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Association of California School Administrators
Association of California School Administrators
Importance of work-based learning in distance learning
Preparing students for career paths of the future starts today
By Karen Goss | March | April 2021
The COVID pandemic has kept students at home, requiring them to participate in distance learning. The transition away from face-to-face instruction has not reduced the need for career exploration or soft skills development; it has also created additional barriers to work-based learning. Workplace skills are a key component of the College and Career Readiness Standards and an integral aspect of graduating productive members of society. To address these barriers, the San Bernardino County Superintendent of Schools Alliance for Education Department has developed digital lessons for K-12 students titled #athomeWBL. Weekly lessons are designed to help students develop career-specific skills and explore a variety of careers. Elementary and secondary-level lessons are available at https://www.pinterest.com/a4e0004/_saved/.
The Association of Career and Technical Education’s “Starting Early: Career Development in the Early Grades” (2020) recommended guidance practices that promote age-appropriate career exploration. Two strategies highlighted include career integration into core content and developing the classroom and school as a workplace. Integrating career exploration into academic content helps answer the perpetual student question: “Why do I have to learn this?” The report recommended integrating concepts of the workplace with student job responsibilities that can provide them with the vocabulary and context of the world of work and increases their exposure to workforce skills (Akos, 2020). Exploring opportunities are challenging outside of the physical classroom community experience. Providing students with opportunities, even in a virtual setting, to develop work skills supports these recommendations.
The Imagination Report (2017) surveyed over 1,000 students under 12 years of age to gain insight into their career aspirations. The top five careers identified by students have remained consistent over multiple surveys: teachers, police officers, doctors, veterinarians and engineers. One career — professional athlete — has dropped in popularity during the past five years. The survey also illustrated that boys were more likely to be interested in civil service jobs such as police officers or firefighters, while girls preferred STEM-related careers. Students cited media, including movies, television and YouTube, as their number one influence on future careers (Kashefpakdel & Rehill, 2017). Providing students with the opportunity to explore a wide variety of careers throughout the K-12 system will open students to new career paths that may have gone undiscovered without such exposure. The Imagination Report stated that students most commonly selected careers that require advanced degrees, such as elementary school teachers, police or sheriffs’ patrol, family and general practitioners, veterinarians, and civil engineers. In addition, these careers are forecasted to have an above average number of job openings between 2019 and 2021 and pay above average wages.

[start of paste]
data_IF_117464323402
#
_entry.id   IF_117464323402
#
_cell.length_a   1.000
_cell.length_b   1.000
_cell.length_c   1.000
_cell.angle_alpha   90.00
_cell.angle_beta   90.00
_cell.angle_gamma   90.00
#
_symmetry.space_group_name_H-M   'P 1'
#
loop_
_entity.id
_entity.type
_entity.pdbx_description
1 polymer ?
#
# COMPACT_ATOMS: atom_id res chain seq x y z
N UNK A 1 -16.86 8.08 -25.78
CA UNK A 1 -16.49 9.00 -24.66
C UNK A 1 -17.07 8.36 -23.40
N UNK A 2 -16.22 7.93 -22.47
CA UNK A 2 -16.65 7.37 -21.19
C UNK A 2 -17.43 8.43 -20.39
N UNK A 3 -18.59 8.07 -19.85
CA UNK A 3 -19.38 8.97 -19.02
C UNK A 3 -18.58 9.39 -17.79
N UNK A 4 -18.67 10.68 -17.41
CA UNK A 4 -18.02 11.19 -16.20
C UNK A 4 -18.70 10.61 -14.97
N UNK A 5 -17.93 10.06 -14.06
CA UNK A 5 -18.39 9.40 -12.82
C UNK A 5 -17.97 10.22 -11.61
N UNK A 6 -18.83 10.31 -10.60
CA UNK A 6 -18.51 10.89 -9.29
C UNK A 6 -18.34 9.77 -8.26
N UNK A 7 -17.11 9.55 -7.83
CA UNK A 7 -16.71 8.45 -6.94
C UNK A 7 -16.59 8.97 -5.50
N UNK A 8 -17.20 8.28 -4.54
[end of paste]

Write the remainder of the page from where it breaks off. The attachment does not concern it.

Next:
Providing students and their families with career data gives them the power to dream big, provides goals, and develop marketable career skills for their future employment.
Preparing students for career paths of the future starts today. Providing students and their families with career data gives them the power to dream big, provides goals and develops marketable career skills for their future employment. Students’ opportunities to explore careers starting in early childhood are vital to opening lifelong economic opportunities.
Students aspire to achieve various post-secondary educational attainment. A sample of high-demand and high wage California career opportunities, organized by entry-level education requirement can be found http://bit.ly/2019_2020CAEmploymentProjections.
Akos, P., (2020). Starting Early: Career Development in the Early Grades (pp. 1-3, Rep.). https://www.acteonline.org/wp-content/uploads/2020/11/Xello_Starting-Early-Publication_FINAL.pdf
Adams, S. (n.d.). What Kids In 2015 Want To Be When They Grow Up. Forbes. Retrieved December 3, 2020, from https://www.forbes.com/sites/susanadams/2015/12/14/what-kids-in-2015-want-to-be-when-they-grow-up/
California Labor Market Information Division. (2020). California 2019-2021 Occupational Projections. Retrieved December 07, 2020, from https://www.labormarketinfo.edd.ca.gov/data/employment-projections.html
Callahan, J., Ito, M., Campbell Rea, S. & Amanda Wortman. (2019). Influences on Occupational Identity in Adolescence: A Review of Research and Programs. Irvine, CA: Connected Learning Alliance
Kashefpakdel, D. E., & Rehill, J. (2017). Career-related learning in primary. 84. The 2017 Imagination Report: What Kids Want to Be When They Grow Up. (2017, December 22). Fatherly. https://www.fatherly.com/love-money/work-money/the-2017-imagination-report-what-kids-want-to-be-when-they-grow-up/
Karen Goss is the K12 Pathway Coordinator in the Chaffey Community College District.
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